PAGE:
ALGIERS, Algeria – Algerian forces scoured the Sahara Desert Tuesday, searching for five foreign energy workers who vanished during a chaotic four-day battle with hostage-taking Islamist militants.
One official says the men may have fled the sprawling complex during the fighting and gotten lost.
The four-day confrontation that began when al-Qaida-affiliated militants stormed the remote desert natural gas complex and took hostages early Wednesday, was punctuated by exploding cars, attacks from helicopters and a final assault by Algerian special forces.
In all, 37 hostages, including an Algerian security guard, and 29 militants were killed, but five other foreign workers remain unaccounted for.
“Are they dead? Did they attempt to flee the site after the attack like some other expatriates? Are they lost in the desert after taking a wrong turn?” an official who is part of Prime Minister Abdemalek Sellal’s office told the Associated Press. “These are all questions we ask ourselves, but one thing is sure, everything is being done to know their fate.”
The official spoke on condition of anonymity because he was not authorized to speak to the media.
The Ain Amenas gas plant, jointly run by BP, Norway’s Statoil and the Algerian state oil company, is located deep in the Sahara, some 800 miles south of the Mediterranean coast, with few population centers nearby.
More than 700 people work at the facility, including 130 foreigners from 26 countries who were targeted by the militants. The Islamists caught as many of those foreign workers as they could and wrapped some with explosives to use as human shields.
Many foreign and Algerian workers hid and then slipped out of the sprawling facility into the hard featureless desert, eventually reaching the Algerian soldiers who had surrounded the complex.
This part of the Algerian Sahara has none of the romance of the rolling velvet dunes of the Grand Erg Oriental to the north or the wild, twisted rock formations of Tassili N’Ajjer National Park farther south. Instead it is flat, dry and bitterly cold in the winter, with temperatures dropping to 37 degrees at night.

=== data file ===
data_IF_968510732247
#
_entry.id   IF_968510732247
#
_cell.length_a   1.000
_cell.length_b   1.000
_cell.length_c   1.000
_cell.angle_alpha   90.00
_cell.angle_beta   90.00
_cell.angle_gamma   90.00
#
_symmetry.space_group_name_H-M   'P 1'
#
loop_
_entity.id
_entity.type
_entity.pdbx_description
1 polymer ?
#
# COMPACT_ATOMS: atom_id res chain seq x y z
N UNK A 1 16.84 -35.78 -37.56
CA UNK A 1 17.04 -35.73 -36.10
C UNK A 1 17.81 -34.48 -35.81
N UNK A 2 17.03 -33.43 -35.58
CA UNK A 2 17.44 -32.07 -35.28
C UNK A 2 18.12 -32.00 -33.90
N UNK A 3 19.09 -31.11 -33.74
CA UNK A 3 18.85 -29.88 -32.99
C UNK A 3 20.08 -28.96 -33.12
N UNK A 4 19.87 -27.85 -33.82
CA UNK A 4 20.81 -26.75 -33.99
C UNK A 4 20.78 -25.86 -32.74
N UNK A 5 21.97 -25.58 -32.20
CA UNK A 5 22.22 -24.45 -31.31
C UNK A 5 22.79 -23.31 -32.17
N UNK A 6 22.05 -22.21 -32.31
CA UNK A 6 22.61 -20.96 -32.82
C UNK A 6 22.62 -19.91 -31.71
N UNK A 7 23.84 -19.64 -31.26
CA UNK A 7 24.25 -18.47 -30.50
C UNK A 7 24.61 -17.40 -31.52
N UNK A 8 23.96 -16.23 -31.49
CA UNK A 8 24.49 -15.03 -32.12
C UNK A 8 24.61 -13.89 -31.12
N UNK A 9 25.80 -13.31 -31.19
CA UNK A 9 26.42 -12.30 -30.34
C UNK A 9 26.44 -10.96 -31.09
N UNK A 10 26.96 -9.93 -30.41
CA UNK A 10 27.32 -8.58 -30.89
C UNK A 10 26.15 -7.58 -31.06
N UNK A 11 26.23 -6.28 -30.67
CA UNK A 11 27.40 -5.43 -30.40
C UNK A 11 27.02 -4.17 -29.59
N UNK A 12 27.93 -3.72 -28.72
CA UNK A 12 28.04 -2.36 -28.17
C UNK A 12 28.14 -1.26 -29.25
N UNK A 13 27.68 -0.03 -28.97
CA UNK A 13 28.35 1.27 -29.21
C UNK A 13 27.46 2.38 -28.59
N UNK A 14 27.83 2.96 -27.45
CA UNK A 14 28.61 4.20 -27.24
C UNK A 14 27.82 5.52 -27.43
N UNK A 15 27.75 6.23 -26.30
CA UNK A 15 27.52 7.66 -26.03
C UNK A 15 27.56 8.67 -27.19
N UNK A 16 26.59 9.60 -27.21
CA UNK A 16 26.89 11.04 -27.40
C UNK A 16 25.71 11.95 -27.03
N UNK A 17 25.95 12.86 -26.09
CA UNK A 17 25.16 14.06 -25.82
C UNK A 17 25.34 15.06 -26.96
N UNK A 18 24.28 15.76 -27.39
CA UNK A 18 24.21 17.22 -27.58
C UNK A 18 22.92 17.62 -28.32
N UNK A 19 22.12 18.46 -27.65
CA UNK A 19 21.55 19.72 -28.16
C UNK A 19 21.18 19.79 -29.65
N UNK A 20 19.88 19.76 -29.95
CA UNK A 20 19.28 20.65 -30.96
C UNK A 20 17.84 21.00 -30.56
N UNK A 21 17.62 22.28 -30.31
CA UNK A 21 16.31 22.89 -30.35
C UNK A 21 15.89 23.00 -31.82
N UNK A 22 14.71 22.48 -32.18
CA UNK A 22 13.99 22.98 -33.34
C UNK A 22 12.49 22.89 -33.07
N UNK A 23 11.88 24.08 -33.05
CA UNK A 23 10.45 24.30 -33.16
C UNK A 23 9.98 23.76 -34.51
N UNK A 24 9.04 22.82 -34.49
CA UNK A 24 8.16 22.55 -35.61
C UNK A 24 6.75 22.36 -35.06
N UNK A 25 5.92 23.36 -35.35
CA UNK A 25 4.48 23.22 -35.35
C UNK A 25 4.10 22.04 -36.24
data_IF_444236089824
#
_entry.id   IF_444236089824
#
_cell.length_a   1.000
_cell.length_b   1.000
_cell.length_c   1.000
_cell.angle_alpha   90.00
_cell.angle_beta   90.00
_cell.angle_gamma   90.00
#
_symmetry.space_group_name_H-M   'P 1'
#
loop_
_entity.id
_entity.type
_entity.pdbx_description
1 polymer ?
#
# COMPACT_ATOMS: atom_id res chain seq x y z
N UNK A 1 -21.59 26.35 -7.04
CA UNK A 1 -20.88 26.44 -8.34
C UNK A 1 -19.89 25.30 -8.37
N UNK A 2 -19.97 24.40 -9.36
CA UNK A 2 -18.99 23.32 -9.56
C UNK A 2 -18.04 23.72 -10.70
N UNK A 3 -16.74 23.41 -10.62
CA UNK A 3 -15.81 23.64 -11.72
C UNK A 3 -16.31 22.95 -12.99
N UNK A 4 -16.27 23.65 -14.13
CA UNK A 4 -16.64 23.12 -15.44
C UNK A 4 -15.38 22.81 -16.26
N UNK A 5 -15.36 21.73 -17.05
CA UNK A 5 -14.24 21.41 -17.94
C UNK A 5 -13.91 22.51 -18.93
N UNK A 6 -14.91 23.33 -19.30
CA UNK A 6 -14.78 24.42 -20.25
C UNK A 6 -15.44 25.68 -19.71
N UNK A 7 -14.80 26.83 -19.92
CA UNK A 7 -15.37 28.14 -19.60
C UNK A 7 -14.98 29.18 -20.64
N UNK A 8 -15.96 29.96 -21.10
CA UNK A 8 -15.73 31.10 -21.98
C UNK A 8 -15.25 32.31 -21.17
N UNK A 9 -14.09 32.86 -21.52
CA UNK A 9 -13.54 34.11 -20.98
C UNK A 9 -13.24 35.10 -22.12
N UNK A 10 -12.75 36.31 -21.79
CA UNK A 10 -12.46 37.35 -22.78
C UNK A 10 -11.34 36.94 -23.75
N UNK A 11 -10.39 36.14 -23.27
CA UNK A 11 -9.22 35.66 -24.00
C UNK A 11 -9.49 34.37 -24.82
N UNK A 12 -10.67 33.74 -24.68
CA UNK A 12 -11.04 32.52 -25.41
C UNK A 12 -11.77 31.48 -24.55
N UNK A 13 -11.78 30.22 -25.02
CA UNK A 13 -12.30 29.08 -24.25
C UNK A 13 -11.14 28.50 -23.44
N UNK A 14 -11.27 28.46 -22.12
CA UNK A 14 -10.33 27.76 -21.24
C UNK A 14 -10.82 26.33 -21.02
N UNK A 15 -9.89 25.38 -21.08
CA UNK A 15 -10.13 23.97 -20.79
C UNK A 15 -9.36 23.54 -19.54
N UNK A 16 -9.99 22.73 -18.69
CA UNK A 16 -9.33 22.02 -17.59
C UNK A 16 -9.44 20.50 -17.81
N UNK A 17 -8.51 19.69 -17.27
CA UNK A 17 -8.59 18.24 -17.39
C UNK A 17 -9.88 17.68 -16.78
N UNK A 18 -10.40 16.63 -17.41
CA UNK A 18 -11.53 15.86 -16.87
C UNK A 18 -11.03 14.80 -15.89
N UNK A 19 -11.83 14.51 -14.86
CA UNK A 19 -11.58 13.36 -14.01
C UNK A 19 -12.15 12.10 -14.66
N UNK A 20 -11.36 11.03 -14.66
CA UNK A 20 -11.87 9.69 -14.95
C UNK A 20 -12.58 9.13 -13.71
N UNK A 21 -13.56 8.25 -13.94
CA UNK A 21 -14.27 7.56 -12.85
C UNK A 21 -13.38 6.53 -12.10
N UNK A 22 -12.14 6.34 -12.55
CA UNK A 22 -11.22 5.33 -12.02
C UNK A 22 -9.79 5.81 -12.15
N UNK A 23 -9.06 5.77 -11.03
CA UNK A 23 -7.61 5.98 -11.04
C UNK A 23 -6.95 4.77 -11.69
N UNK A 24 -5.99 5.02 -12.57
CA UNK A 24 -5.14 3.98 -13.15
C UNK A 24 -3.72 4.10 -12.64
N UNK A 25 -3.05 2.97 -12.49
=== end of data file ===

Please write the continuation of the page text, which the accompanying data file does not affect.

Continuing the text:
The hostages could also have died in the fiery shootouts at the plant after being draped with explosive belts. Seven of the bodies recovered have yet to be identified because of their degraded condition, authorities said.
The $2 billion natural gas complex, which came online in 2006, was showing signs of life again Tuesday. Dozens of workers swarmed in to clean it up after experts went through and removed explosives that had been planted by militants.
The site was still littered, however, with the burnt-out carcasses of dozens of four-wheel drive vehicles destroyed in the clashes.
“I observed the damage and it isn’t very serious,” Algerian Energy Minister Youcef Yousfi said Tuesday in a visit to the site, according to the APS state news agency. “Once the damage has been evaluated, we will replace the equipment.”
He said the plant, which provides 18 percent of the natural gas that is such a key Algerian export, would be brought back on line as soon as possible.
The audacious attack showed the improved capabilities of al-Qaida-linked groups in the Sahara. Some 32 militants – coming from across North Africa, with two from Canada – participated in the attack. Three were captured and the rest killed. Algeria said the group came from northern Mali, hundreds of miles away, sneaking across the borders of Libya and Niger before finally entering Algeria.
A group called the Masked Brigade claimed responsibility for the attack, saying it came in retaliation for Algeria’s support of a recent French military operation against Islamist extremists in northern Mali and promised further such attacks. The group said the operation was two months in the planning.
Yousfi maintained that “Algeria had the means to secure our installations” and expressed doubt that any foreign companies would leave the oil-rich nation that is the third-largest supplier of natural gas to Europe.
Geoff Porter of North Africa Risk Consulting said the attack had sent shockwaves through the foreign oil and gas companies operating in Algeria and put them into a crisis mode.
“For the immediate term, this means that the Algerian hydrocarbons sector will enter a holding pattern for the next month or so, possibly resuming meaningful activity at the beginning of March,” he said.
But he agreed with the minister that “it is extremely unlikely that Algeria will witness a mass exodus of foreign oil companies.”